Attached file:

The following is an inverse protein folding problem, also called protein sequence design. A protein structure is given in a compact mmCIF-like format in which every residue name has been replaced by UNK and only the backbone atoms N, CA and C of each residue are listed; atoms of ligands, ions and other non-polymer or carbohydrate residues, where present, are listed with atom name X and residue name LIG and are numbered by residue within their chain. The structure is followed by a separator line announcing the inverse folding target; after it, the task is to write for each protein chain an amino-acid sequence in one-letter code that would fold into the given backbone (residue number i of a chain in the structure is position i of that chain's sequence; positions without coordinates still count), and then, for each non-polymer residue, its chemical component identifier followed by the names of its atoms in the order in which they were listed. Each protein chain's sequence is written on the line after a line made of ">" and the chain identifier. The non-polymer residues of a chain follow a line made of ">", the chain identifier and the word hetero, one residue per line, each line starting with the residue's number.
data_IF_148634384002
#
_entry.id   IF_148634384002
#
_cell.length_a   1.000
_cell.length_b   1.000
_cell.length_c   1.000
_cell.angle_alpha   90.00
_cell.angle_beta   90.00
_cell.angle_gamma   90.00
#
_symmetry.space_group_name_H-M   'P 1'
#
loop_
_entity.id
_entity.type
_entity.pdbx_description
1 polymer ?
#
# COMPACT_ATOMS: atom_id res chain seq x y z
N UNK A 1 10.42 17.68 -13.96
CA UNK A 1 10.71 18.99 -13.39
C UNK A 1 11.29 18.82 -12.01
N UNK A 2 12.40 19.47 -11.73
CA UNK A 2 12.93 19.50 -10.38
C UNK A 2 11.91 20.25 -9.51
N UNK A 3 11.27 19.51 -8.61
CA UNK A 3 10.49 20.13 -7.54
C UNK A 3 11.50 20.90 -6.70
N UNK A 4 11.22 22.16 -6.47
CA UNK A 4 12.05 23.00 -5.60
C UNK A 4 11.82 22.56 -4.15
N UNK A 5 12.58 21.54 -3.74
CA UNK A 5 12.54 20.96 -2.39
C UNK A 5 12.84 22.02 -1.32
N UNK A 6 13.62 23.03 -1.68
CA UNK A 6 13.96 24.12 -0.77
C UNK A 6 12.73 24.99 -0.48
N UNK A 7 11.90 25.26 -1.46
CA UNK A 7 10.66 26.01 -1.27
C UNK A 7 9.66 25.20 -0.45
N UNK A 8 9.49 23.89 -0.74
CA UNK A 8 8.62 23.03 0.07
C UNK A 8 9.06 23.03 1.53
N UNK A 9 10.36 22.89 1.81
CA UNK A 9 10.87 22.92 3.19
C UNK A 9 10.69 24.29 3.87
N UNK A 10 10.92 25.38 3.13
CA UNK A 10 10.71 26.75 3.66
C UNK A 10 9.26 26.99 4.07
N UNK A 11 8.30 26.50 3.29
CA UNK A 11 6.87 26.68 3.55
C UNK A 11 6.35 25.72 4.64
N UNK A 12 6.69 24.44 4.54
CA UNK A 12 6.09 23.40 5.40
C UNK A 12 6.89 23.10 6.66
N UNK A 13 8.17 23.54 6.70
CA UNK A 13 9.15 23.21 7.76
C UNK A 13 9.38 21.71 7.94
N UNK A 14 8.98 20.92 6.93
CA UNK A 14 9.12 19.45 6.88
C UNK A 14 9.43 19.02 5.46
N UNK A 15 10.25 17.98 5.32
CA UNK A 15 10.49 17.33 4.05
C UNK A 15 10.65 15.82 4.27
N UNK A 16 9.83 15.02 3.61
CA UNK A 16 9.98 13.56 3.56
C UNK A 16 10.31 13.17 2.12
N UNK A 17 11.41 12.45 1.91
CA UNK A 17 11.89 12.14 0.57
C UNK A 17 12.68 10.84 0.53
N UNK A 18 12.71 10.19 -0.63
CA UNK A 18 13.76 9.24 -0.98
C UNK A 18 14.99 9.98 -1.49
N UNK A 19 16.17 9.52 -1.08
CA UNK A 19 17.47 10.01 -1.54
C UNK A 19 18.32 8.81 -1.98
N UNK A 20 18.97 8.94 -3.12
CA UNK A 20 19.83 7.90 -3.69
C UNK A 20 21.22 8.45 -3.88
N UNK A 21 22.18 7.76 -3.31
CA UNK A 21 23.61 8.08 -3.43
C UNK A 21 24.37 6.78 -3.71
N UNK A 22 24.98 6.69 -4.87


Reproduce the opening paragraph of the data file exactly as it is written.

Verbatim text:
The following is an inverse protein folding problem, also called protein sequence design. A protein structure is given in a compact mmCIF-like format in which every residue name has been replaced by UNK and only the backbone atoms N, CA and C of each residue are listed; atoms of ligands, ions and other non-polymer or carbohydrate residues, where present, are listed with atom name X and residue name LIG and are numbered by residue within their chain. The structure is followed by a separator line announcing the inverse folding target; after it, the task is to write for each protein chain an amino-acid sequence in one-letter code that would fold into the given backbone (residue number i of a chain in the structure is position i of that chain's sequence; positions without coordinates still count), and then, for each non-polymer residue, its chemical component identifier followed by the names of its atoms in the order in which they were listed. Each protein chain's sequence is written on the line after a line made of ">" and the chain identifier. The non-polymer residues of a chain follow a line made of ">", the chain identifier and the word hetero, one residue per line, each line starting with the residue's number.